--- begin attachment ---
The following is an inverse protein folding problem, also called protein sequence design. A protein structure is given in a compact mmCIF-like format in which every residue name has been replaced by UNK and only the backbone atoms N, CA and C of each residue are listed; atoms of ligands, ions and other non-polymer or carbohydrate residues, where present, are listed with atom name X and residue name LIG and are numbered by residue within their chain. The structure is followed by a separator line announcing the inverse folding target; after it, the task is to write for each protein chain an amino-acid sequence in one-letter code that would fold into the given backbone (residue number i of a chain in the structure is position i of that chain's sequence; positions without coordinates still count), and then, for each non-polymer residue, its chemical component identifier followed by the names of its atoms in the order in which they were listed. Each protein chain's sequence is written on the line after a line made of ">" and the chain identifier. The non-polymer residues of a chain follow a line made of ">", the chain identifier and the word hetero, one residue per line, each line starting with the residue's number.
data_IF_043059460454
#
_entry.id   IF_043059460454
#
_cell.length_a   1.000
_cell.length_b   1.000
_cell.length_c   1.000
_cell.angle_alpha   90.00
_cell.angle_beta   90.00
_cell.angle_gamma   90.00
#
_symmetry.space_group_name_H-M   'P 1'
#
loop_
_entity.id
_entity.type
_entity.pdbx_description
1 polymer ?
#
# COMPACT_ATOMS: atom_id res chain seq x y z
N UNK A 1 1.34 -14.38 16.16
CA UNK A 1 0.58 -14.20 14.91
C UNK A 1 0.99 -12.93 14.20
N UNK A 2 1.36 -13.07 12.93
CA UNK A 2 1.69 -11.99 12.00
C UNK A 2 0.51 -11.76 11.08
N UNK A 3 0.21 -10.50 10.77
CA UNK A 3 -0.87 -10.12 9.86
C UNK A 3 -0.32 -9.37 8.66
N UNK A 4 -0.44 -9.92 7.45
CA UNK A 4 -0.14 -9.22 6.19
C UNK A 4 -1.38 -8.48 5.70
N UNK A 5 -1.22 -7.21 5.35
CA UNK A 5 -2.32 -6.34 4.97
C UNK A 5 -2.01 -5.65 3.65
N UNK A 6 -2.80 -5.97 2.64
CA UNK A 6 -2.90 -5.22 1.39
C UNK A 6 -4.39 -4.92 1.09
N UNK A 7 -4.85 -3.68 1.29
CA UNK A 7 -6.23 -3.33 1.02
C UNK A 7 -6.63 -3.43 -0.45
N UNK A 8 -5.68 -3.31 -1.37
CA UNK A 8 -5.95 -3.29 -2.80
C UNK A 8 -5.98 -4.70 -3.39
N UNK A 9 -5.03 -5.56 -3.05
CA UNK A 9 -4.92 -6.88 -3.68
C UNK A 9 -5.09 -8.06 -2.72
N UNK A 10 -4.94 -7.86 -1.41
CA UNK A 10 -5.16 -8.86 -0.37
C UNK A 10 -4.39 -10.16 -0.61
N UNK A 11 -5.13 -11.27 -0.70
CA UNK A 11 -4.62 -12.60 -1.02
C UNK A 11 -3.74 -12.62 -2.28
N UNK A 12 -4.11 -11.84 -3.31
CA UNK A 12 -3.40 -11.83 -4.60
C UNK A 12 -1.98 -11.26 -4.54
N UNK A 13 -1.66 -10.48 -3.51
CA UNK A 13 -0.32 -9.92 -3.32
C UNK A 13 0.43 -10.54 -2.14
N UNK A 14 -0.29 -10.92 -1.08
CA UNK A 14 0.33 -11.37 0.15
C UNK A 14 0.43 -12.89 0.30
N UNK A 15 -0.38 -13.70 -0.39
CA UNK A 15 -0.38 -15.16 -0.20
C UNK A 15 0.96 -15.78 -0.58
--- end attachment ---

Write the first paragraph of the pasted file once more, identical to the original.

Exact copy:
The following is an inverse protein folding problem, also called protein sequence design. A protein structure is given in a compact mmCIF-like format in which every residue name has been replaced by UNK and only the backbone atoms N, CA and C of each residue are listed; atoms of ligands, ions and other non-polymer or carbohydrate residues, where present, are listed with atom name X and residue name LIG and are numbered by residue within their chain. The structure is followed by a separator line announcing the inverse folding target; after it, the task is to write for each protein chain an amino-acid sequence in one-letter code that would fold into the given backbone (residue number i of a chain in the structure is position i of that chain's sequence; positions without coordinates still count), and then, for each non-polymer residue, its chemical component identifier followed by the names of its atoms in the order in which they were listed. Each protein chain's sequence is written on the line after a line made of ">" and the chain identifier. The non-polymer residues of a chain follow a line made of ">", the chain identifier and the word hetero, one residue per line, each line starting with the residue's number.